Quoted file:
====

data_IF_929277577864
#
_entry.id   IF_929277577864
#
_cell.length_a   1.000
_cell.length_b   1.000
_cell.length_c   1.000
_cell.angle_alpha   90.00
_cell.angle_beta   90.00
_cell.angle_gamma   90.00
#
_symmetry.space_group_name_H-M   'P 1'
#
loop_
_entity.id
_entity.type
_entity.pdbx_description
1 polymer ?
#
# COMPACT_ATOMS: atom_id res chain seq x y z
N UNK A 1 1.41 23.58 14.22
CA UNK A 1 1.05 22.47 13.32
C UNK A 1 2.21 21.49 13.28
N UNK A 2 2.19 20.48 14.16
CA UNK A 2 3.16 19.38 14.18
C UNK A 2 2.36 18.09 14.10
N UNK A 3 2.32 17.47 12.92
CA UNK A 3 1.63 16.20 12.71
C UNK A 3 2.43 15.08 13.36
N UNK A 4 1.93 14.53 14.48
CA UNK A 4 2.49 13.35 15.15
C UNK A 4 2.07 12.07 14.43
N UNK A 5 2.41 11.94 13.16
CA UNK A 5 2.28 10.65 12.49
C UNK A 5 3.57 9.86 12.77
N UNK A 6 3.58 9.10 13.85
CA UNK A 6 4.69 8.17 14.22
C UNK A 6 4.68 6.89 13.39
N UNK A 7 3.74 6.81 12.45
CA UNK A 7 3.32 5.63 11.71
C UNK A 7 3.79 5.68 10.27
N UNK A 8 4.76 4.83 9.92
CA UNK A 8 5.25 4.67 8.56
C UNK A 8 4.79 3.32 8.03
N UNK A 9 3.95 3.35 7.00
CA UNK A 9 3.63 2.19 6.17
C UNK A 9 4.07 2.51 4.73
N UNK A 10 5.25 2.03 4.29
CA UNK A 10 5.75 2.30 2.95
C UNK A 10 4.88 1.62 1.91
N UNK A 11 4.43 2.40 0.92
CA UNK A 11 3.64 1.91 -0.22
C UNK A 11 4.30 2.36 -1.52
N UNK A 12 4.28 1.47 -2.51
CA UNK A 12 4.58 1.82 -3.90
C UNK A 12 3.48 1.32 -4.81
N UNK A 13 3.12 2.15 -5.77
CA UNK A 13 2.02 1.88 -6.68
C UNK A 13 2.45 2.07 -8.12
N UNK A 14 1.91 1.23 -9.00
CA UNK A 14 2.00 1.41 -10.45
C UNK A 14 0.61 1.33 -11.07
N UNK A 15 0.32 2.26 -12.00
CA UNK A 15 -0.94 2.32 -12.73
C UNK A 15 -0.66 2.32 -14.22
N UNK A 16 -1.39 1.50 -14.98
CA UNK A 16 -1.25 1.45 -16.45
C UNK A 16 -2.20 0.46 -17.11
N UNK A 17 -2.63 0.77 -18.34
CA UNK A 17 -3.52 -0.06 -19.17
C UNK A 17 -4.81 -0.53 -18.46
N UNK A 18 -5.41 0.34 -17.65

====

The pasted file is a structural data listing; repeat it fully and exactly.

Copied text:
data_IF_929277577864
#
_entry.id   IF_929277577864
#
_cell.length_a   1.000
_cell.length_b   1.000
_cell.length_c   1.000
_cell.angle_alpha   90.00
_cell.angle_beta   90.00
_cell.angle_gamma   90.00
#
_symmetry.space_group_name_H-M   'P 1'
#
loop_
_entity.id
_entity.type
_entity.pdbx_description
1 polymer ?
#
# COMPACT_ATOMS: atom_id res chain seq x y z
N UNK A 1 1.41 23.58 14.22
CA UNK A 1 1.05 22.47 13.32
C UNK A 1 2.21 21.49 13.28
N UNK A 2 2.19 20.48 14.16
CA UNK A 2 3.16 19.38 14.18
C UNK A 2 2.36 18.09 14.10
N UNK A 3 2.32 17.47 12.92
CA UNK A 3 1.63 16.20 12.71
C UNK A 3 2.43 15.08 13.36
N UNK A 4 1.93 14.53 14.48
CA UNK A 4 2.49 13.35 15.15
C UNK A 4 2.07 12.07 14.43
N UNK A 5 2.41 11.94 13.16
CA UNK A 5 2.28 10.65 12.49
C UNK A 5 3.57 9.86 12.77
N UNK A 6 3.58 9.10 13.85
CA UNK A 6 4.69 8.17 14.22
C UNK A 6 4.68 6.89 13.39
N UNK A 7 3.74 6.81 12.45
CA UNK A 7 3.32 5.63 11.71
C UNK A 7 3.79 5.68 10.27
N UNK A 8 4.76 4.83 9.92
CA UNK A 8 5.25 4.67 8.56
C UNK A 8 4.79 3.32 8.03
N UNK A 9 3.95 3.35 7.00
CA UNK A 9 3.63 2.19 6.17
C UNK A 9 4.07 2.51 4.73
N UNK A 10 5.25 2.03 4.29
CA UNK A 10 5.75 2.30 2.95
C UNK A 10 4.88 1.62 1.91
N UNK A 11 4.43 2.40 0.92
CA UNK A 11 3.64 1.91 -0.22
C UNK A 11 4.30 2.36 -1.52
N UNK A 12 4.28 1.47 -2.51
CA UNK A 12 4.58 1.82 -3.90
C UNK A 12 3.48 1.32 -4.81
N UNK A 13 3.12 2.15 -5.77
CA UNK A 13 2.02 1.88 -6.68
C UNK A 13 2.45 2.07 -8.12
N UNK A 14 1.91 1.23 -9.00
CA UNK A 14 2.00 1.41 -10.45
C UNK A 14 0.61 1.33 -11.07
N UNK A 15 0.32 2.26 -12.00
CA UNK A 15 -0.94 2.32 -12.73
C UNK A 15 -0.66 2.32 -14.22
N UNK A 16 -1.39 1.50 -14.98
CA UNK A 16 -1.25 1.45 -16.45
C UNK A 16 -2.20 0.46 -17.11
N UNK A 17 -2.63 0.77 -18.34
CA UNK A 17 -3.52 -0.06 -19.17
C UNK A 17 -4.81 -0.53 -18.46
N UNK A 18 -5.41 0.34 -17.65